• Director of The Saint John's Bible at the Hill Museum & Manuscript Library: Tim Ternes


  1. ^ Rajkowski, Frank (Apr 17, 2015). "Final volume of St. John's Bible presented to pope". SCTimes. Retrieved 28 April 2015.
  2. ^ "A Lifetime's Dream". The Saint John's Bible. Retrieved 2022-03-07.
  3. ^ Magazine, Smithsonian. "Inscribing the Word". Smithsonian Magazine. Retrieved 2022-03-07.
  4. ^ Staff, Library. "Library: St. John's Bible: Process". Retrieved 2022-03-07.
  5. ^ "The Saint John's Bible". The Saint John's Bible. Retrieved 2022-02-28.
  6. ^ a b "St. John's Bible - FAQ". Retrieved 2020-06-10.
  7. ^ "Saint John's Bible". Retrieved 2022-03-07.
  8. ^ "Tools & Materials". The Saint John's Bible. Retrieved 2022-03-07.
  9. ^ "A Bible for the Times". The Saint John's Bible. Retrieved 17 July 2019.
  10. ^ McDowell, Kelci Baughman. "Research Guides: The Saint John's Bible, Heritage Edition: Introduction". Retrieved 2022-03-07.
  11. ^ "The Saint John's Bible". The Saint John's Bible. Retrieved 2022-03-07.
  12. ^ Sink, Susan (2007). The Saint John's Bible : an introduction. Collegeville, Minn.: Liturgical Press. ISBN 978-0-8146-9100-7.
  13. ^ "Seven Volumes of the Heritage Edition – The Saint John's Bible". The Saint John's Bible. Retrieved 2022-03-07.
  14. ^ a b "About Seeing the Word". Seeing the Word official website. Retrieved 20 January 2012.
  15. ^ Homrighausen, Jonathan (2018). Illuminating justice : the ethical imagination of the Saint John's Bible. Collegeville, Minnesota. ISBN 978-0-8146-4455-3. OCLC 1020635482.{{cite book}}: CS1 maint: location missing publisher (link)
  16. ^ Baker, Jack R. (2018). The Saint John's Bible and Its Tradition : Illuminating Beauty in the Twenty-First Century. Jeffrey Bilbro. La Vergne: Wipf and Stock Publishers. ISBN 978-1-4982-4391-9. OCLC 1088325458.
  17. ^ Sink, Susan (2007). The art of the Saint John's Bible. Collegeville, Minn.: Liturgical Press. ISBN 978-0-8146-9062-8. OCLC 82172678.{{cite book}}: CS1 maint: date and year (link)
  18. ^ "The Art of The Saint John's Bible". Liturgical Press. Retrieved 2022-02-28.
  19. ^ a b c Sink, Susan (2008). The art of the Saint John's Bible: A Reader's Guide to Wisdom Books and Prophets. Collegeville, Minn.: Liturgical Press. pp. 48, 58–59, 82. ISBN 978-0-8146-9062-8. OCLC 82172678.{{cite book}}: CS1 maint: date and year (link)
  20. ^ "How the Heritage Edition is Made – The Saint John's Bible". The Saint John's Bible. Retrieved 2022-03-07.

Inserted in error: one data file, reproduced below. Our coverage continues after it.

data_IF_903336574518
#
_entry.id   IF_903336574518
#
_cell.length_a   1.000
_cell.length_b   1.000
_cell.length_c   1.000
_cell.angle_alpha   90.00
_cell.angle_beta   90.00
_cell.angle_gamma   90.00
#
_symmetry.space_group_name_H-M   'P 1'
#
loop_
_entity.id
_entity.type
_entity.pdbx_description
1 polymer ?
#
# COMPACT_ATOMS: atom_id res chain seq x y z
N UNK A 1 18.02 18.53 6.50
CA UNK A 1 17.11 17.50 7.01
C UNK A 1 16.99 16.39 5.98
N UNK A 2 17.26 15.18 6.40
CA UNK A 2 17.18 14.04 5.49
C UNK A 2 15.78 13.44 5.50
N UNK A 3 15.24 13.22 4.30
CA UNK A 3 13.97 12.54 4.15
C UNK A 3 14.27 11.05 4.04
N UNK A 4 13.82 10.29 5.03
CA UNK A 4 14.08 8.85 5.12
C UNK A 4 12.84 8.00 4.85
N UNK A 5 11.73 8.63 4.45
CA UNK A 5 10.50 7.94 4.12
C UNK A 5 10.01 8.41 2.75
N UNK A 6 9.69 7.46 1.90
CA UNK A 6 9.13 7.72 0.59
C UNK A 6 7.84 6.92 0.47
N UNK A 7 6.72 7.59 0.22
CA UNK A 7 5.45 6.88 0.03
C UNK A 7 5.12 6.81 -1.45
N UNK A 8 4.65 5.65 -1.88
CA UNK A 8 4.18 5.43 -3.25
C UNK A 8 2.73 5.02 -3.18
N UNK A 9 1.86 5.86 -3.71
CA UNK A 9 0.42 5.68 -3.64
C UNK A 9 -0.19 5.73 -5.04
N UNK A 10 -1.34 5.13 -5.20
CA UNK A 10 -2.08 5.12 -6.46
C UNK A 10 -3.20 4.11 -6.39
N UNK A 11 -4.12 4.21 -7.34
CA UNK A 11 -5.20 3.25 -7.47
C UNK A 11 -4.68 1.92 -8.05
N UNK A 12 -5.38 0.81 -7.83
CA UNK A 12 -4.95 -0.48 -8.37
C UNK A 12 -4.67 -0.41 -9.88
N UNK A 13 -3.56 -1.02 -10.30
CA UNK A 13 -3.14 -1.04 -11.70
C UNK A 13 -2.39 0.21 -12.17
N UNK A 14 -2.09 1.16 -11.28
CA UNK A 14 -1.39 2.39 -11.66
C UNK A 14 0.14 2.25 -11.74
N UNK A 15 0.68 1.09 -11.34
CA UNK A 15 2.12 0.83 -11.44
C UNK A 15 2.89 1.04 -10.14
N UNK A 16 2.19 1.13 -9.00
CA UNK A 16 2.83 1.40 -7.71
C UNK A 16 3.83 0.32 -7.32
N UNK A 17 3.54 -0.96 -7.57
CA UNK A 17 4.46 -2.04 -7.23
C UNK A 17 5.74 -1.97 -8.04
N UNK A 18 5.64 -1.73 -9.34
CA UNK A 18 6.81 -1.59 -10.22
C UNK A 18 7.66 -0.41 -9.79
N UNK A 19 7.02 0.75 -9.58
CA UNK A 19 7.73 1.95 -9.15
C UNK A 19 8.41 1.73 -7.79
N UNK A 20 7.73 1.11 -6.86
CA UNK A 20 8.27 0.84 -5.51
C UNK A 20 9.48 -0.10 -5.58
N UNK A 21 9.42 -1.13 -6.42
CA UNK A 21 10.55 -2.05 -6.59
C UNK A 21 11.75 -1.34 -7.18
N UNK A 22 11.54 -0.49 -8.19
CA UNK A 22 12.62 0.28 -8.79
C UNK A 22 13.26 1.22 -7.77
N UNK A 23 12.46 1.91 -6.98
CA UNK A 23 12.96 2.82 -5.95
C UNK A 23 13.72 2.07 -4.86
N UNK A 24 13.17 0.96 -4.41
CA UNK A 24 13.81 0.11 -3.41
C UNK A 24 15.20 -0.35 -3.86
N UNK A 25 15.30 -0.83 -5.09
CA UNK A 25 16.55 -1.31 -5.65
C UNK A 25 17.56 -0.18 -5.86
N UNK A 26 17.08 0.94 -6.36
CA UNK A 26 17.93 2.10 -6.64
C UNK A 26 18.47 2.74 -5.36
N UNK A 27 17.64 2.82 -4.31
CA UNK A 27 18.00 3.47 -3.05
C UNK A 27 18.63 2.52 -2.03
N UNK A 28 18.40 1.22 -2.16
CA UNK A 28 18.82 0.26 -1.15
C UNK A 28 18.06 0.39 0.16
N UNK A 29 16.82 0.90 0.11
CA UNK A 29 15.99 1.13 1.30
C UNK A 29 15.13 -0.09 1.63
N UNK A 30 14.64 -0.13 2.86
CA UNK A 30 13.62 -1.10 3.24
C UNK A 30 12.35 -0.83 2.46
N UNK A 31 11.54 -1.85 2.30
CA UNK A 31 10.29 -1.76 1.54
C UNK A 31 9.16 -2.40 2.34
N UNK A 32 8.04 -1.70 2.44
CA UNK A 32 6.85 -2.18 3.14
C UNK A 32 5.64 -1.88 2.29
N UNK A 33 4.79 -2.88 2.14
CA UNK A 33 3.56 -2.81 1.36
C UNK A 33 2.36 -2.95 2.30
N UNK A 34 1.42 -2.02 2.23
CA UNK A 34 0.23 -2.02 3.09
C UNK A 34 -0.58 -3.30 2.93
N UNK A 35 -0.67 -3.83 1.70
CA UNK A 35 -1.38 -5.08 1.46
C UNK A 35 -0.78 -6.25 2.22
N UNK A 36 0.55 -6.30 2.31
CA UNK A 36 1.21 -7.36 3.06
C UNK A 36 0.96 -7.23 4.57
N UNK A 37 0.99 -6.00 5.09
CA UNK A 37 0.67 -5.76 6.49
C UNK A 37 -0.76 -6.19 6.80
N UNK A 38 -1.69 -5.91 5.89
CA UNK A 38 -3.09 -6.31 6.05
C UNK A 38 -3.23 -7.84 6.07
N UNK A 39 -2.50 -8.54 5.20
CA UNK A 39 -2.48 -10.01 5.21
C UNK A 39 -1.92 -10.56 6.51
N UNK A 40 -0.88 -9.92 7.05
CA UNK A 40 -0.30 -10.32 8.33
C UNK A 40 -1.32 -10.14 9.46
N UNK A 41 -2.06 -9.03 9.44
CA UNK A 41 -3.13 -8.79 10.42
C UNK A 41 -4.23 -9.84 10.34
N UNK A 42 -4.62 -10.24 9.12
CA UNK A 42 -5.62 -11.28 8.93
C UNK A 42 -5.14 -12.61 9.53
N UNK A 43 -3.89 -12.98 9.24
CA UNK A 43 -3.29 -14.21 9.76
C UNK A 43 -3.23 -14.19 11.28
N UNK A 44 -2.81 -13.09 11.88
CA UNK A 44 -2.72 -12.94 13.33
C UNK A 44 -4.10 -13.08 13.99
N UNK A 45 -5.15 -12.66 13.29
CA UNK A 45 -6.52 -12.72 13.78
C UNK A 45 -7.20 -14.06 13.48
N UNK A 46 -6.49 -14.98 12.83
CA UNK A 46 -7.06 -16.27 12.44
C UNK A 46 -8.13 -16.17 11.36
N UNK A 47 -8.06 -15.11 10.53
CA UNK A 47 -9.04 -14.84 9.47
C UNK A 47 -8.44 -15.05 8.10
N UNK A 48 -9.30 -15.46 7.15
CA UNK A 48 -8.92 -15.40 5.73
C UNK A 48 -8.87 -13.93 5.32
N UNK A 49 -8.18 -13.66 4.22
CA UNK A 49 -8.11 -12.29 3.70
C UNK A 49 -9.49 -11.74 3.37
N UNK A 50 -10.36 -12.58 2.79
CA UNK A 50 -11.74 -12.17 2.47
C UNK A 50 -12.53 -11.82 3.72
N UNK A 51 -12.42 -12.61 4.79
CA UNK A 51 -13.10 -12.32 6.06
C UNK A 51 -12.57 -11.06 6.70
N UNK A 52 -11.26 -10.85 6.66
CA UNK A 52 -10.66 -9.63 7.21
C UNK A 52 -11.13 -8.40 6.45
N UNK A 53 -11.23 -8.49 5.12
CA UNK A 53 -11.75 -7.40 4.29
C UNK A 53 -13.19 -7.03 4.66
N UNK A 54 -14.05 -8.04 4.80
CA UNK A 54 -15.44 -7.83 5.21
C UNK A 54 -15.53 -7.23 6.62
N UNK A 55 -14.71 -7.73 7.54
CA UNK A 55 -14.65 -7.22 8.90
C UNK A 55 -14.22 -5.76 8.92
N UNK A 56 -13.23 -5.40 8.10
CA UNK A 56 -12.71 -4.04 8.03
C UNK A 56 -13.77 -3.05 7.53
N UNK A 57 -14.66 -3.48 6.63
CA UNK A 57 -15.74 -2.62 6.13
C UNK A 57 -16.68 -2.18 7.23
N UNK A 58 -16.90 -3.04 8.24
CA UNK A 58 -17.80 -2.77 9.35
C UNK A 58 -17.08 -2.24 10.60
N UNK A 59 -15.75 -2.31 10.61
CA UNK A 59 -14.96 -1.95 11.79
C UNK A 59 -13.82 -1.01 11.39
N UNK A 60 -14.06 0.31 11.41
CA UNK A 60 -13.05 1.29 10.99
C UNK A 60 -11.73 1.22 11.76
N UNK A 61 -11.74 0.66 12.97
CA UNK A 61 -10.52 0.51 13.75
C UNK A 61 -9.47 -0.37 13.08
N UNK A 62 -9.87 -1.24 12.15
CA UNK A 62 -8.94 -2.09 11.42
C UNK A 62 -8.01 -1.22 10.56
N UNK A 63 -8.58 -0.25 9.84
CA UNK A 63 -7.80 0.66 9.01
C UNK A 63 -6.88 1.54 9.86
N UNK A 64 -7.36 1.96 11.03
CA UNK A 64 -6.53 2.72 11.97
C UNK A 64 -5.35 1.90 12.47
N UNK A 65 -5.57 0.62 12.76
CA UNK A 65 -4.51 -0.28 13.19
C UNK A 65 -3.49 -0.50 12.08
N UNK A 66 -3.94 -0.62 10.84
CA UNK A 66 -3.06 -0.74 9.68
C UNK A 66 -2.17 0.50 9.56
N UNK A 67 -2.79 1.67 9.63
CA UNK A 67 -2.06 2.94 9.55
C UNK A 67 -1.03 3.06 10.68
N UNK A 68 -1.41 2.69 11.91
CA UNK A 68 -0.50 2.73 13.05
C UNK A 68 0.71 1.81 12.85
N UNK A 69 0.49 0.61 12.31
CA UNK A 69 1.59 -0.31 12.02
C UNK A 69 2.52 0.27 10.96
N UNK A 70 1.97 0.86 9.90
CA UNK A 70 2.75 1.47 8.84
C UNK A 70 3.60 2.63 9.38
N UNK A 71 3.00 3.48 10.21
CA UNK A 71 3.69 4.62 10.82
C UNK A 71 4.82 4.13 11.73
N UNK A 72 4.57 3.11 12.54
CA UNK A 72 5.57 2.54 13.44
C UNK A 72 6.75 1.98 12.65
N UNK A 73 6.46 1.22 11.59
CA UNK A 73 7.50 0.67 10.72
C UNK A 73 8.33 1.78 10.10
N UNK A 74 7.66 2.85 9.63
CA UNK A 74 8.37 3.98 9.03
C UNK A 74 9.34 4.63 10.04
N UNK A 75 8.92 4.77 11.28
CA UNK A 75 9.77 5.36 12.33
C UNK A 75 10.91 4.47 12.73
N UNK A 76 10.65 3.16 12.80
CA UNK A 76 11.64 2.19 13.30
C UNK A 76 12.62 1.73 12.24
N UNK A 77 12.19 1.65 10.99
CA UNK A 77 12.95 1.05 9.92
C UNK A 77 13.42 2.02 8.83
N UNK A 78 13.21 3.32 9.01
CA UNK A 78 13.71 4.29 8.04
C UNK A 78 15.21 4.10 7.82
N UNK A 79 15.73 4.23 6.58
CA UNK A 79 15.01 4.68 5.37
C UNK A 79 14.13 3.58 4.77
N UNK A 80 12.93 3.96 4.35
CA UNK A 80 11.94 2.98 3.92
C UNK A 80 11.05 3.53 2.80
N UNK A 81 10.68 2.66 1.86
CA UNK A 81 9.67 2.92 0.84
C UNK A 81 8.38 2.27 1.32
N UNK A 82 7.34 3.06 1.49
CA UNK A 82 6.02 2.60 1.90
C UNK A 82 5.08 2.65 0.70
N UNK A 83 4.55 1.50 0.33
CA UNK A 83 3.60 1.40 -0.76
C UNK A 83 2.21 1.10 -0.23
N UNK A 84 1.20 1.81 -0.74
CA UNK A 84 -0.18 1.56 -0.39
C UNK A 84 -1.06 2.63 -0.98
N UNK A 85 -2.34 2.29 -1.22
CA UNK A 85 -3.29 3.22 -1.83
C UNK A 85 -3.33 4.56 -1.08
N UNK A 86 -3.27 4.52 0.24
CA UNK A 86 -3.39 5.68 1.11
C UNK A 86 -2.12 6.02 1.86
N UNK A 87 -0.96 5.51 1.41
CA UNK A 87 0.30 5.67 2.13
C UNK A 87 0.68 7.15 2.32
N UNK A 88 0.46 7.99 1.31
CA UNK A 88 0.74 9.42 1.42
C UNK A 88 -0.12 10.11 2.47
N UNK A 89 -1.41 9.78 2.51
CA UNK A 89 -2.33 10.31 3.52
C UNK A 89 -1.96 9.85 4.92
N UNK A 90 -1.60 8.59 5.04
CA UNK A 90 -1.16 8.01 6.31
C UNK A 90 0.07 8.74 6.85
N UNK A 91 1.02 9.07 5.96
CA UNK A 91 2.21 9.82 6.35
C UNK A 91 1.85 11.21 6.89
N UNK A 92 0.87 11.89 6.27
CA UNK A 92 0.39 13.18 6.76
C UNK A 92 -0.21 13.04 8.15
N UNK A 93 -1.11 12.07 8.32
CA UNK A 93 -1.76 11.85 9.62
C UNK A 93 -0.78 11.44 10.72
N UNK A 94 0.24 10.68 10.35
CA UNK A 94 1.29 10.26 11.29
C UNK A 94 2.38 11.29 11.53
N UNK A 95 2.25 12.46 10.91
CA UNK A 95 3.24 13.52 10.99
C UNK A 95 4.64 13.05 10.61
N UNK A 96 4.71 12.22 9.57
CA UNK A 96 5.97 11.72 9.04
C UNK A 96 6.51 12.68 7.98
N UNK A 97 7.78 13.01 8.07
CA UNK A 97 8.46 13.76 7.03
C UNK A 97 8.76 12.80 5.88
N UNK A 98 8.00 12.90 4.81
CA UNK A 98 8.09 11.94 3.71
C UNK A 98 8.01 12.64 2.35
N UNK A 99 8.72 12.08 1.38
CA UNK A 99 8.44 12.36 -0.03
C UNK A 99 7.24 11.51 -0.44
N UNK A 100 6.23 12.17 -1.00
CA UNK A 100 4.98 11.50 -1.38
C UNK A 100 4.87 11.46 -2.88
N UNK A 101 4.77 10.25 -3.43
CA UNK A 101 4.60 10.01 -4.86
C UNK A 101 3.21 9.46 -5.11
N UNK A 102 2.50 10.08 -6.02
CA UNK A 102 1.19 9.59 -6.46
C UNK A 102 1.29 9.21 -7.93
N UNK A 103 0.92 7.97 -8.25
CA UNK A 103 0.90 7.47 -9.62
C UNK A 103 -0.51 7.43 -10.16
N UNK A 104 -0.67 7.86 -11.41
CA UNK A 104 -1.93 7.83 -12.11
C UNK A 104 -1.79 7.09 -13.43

21. ^ "What is the Heritage Edition? – The Saint John's Bible". The Saint John's Bible. Retrieved 2022-02-28.
  22. ^ "The Saint John's Bible Heritage Edition". The Saint John's Bible. Retrieved 2022-02-28.
  23. ^ "Locations". The Saint John's Bible. Retrieved 2022-02-28.
  24. ^ Montgomery, Paige (2013-02-05). "BYU Special Collections acquires contemporary Illuminated John's Bible facsimile". The Daily Universe. Retrieved 2022-02-28.
  25. ^ Smith, Caroline (2013-10-02). "HBLL Special Collections procures rare St. John's Bible". The Daily Universe. Retrieved 2022-02-28.
  26. ^ "The Saint John's Bible Seven Volume Set". Liturgical Press. Retrieved 2022-02-28.
  27. ^ "The Apostles Edition Overview – The Saint John's Bible". The Saint John's Bible. Retrieved 2022-03-07.
  28. ^ "The Apostles Edition Overview – The Saint John's Bible". The Saint John's Bible. Retrieved 2022-02-28.
  29. ^ Magazine, Smithsonian. "Inscribing the Word". Smithsonian Magazine. Retrieved 2022-03-07.
  30. ^ "About the Pepper Gospels". The Pepper Bible, a Modern Illuminated Manuscript of the Bible. 2014-05-22. Retrieved 2022-02-28.
  31. ^ "The Saint John's Bible". The Saint John's Bible. Retrieved 2022-03-10.
  32. ^ "Team Members". The Saint John's Bible. Retrieved 2023-11-08.

Further reading[edit]

  • Baker, Jack, Jeffrey Bilbro, and Daniel Train ed. The Saint John's Bible and its Tradition: Illuminating Beauty in the Twenty-First Century. Eugene, OR: Wipf and Stock, 2018.
  • Homrighausen, Jonathan. Illuminating Justice: The Ethical Imagination of The Saint John's Bible. Collegeville, MN: Liturgical Press, 2018.
  • Sink, Susan. The Art of The Saint John's Bible: The Complete Reader's Guide. Collegeville, MN: Liturgical Press, 2013.

External links[edit]